Feature Articles: Food, Fitness and Health
Water: How much do we really need?
Tammy Roberts, MS, RD, LD, Nutrition and Health Education Specialist, Barton County University of Missouri Extension
It’s summer and the risk of dehydration becomes more prominent because of the heat. We know we should drink plenty of fluids and have always heard that we should drink eight ounces of water eight times per day. Most of us have accepted that we need that amount in addition to any other beverages we were consuming. The truth of the matter is that there is nothing found in the research to back that belief.
Dr. Heinz Valtin of Dartmouth Medical School conducted a literature review to find the research behind the recommendation for eight ounces of water eight times per day (also called “8 x 8”). He never found it although he thinks he knows where the idea originated.
The Food and Nutrition Board of the National research Council has recommended “1 milliliter of water for each calorie of food”. One ounce of water is approximately 30 milliliters. If a person consumed around 2,000 calories per day, their need would be about 67 ounces of water per day based on this recommendation. That’s pretty close to the 64 ounce recommendation made by the “8 x 8” rule.
Total water intake includes water from the food we eat, water in beverages and drinking water. For men ages 19-30, the Adequate Intakes (AI) for water is 3.7 liters or the equivalent of about 15 cups; for women of the same age the AI is 2.7 liters or 11 cups. This turns out to be more than the eight cups we have always thought was the correct amount. Keep in mind that AIs are figured based on actual average intake of men and women who may have been drinking more than they actually need. Your need may be more or less. Another important thing to remember is this includes fluid from all sources including food.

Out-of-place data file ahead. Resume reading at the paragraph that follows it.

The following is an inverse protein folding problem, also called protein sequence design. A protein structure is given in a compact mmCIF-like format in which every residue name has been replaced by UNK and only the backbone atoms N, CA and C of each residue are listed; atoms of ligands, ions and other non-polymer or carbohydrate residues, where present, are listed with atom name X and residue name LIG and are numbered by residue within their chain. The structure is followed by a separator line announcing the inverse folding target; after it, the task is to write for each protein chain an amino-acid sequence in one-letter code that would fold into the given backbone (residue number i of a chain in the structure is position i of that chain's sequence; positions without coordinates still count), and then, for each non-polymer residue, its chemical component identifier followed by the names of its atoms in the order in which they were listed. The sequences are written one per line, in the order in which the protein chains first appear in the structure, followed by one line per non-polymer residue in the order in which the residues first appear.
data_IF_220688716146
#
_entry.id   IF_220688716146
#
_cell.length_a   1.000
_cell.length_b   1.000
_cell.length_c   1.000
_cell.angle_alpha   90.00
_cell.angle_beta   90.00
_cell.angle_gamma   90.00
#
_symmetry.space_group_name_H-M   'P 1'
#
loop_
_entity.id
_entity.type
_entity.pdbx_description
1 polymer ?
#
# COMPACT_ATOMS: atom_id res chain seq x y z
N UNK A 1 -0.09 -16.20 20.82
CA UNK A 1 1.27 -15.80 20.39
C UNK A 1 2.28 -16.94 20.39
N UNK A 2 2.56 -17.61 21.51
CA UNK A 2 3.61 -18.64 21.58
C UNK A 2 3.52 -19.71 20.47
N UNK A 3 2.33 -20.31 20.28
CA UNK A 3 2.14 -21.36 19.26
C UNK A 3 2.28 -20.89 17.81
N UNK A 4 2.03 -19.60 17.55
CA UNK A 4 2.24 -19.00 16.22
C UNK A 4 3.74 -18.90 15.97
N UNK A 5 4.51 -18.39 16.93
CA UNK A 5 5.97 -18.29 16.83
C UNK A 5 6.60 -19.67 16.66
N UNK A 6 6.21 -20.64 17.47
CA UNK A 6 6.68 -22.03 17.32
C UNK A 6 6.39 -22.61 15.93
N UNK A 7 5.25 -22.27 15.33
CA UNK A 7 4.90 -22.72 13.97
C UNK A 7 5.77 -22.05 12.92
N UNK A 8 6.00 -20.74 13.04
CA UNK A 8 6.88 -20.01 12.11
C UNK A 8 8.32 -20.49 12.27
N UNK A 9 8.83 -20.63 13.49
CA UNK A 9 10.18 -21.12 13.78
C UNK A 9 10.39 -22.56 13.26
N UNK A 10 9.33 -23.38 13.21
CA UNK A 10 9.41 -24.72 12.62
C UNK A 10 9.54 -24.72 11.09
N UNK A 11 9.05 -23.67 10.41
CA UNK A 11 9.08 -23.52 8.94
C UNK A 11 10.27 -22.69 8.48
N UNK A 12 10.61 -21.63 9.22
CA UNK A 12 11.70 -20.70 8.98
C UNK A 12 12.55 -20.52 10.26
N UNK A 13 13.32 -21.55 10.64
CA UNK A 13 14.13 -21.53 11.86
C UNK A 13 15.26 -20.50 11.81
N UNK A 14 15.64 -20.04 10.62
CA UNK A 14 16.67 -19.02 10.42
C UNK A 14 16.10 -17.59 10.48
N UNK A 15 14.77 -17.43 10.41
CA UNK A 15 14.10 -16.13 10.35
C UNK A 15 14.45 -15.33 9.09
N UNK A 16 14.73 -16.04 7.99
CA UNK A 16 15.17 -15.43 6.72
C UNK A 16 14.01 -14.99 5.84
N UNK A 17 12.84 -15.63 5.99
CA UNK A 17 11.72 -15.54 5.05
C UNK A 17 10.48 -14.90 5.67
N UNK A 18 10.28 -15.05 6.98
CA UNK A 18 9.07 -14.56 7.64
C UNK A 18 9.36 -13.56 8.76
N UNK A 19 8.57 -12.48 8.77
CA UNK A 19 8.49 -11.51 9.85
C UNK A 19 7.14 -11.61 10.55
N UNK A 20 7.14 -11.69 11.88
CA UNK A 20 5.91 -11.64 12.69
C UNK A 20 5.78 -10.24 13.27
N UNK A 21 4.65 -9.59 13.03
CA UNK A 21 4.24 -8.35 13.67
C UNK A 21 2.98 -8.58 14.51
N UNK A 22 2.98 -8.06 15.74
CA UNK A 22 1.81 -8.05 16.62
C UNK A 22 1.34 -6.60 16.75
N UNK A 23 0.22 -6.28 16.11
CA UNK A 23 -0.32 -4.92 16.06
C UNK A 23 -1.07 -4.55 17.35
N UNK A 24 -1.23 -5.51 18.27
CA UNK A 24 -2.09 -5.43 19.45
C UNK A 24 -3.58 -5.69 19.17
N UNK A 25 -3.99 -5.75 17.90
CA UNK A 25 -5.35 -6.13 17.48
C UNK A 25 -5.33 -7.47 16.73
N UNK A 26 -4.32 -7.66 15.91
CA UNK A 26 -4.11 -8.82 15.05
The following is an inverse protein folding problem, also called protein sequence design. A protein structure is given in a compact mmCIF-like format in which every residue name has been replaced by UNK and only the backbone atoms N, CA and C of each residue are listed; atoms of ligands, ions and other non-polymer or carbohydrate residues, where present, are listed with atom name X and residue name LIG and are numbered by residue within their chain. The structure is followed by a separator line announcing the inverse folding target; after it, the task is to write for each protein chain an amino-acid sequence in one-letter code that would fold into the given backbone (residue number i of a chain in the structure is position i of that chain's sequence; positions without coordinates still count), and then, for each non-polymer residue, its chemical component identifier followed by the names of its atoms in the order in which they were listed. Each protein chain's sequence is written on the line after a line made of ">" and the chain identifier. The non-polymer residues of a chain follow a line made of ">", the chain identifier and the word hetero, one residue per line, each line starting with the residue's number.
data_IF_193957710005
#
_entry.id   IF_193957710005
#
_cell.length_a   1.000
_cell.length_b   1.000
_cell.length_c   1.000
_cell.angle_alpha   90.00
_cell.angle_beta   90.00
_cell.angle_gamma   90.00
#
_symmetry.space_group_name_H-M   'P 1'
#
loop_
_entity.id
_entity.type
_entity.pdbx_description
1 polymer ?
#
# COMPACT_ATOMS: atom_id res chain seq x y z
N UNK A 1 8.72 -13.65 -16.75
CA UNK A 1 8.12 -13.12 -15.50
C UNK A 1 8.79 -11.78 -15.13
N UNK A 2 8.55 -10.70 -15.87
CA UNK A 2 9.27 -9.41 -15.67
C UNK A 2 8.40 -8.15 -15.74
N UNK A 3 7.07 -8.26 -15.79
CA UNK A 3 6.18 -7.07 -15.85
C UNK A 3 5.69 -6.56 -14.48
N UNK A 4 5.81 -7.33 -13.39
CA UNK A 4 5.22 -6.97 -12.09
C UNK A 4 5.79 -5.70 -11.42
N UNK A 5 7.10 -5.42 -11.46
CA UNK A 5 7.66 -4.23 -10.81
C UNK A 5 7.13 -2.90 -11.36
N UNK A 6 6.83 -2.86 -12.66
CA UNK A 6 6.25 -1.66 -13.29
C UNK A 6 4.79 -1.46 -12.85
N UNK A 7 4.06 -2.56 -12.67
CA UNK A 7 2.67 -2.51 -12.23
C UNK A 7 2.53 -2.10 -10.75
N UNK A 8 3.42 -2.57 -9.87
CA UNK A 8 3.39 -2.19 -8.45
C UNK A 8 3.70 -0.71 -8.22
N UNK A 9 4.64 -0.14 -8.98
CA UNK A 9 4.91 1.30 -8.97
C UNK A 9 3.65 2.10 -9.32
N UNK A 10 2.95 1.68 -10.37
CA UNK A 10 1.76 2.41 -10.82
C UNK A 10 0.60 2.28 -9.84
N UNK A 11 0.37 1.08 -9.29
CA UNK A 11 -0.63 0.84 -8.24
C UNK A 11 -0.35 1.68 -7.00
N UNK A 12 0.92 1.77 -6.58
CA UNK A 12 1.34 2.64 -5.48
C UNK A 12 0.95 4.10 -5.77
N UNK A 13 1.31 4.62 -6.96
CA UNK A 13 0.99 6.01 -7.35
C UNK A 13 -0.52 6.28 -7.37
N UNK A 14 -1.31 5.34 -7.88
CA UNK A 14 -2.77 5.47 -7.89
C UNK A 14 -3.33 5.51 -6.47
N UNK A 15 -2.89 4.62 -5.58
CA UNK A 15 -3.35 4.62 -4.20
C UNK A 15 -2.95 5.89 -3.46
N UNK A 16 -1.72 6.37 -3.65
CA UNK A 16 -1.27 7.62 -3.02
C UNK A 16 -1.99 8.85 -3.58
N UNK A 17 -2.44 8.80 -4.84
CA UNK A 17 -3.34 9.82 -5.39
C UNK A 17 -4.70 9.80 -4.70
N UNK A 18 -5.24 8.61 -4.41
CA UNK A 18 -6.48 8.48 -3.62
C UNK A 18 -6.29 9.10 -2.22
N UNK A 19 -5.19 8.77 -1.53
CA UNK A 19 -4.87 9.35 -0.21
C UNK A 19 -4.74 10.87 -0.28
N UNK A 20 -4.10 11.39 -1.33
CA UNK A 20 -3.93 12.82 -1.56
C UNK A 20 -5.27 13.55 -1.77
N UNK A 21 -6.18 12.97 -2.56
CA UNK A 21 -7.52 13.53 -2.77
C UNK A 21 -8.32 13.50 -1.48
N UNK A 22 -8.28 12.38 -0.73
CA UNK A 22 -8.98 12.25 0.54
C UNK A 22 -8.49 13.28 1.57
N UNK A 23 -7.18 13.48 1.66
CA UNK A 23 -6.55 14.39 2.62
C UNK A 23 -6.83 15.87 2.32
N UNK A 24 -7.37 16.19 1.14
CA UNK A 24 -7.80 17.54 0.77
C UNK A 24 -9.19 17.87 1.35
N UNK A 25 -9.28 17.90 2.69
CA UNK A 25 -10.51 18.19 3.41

If you always thought that the water in coffee, tea and soda didn’t count toward total fluid intake, you can rest assured that it does. You may have heard that caffeine in some of these drinks acts as a diuretic so it doesn’t count. For people who regularly drink beverages with caffeine, the diuretic effect is minimal so your body does benefit from the fluid. The food you eat supplies about 20 percent of the fluid eaten in a day.
The bottom line is that most people get enough water in the food and beverages they consume throughout the day. Just pay special attention on these hot summer days because having enough fluid in your body helps keep you cool.
Last update: Tuesday, May 05, 2009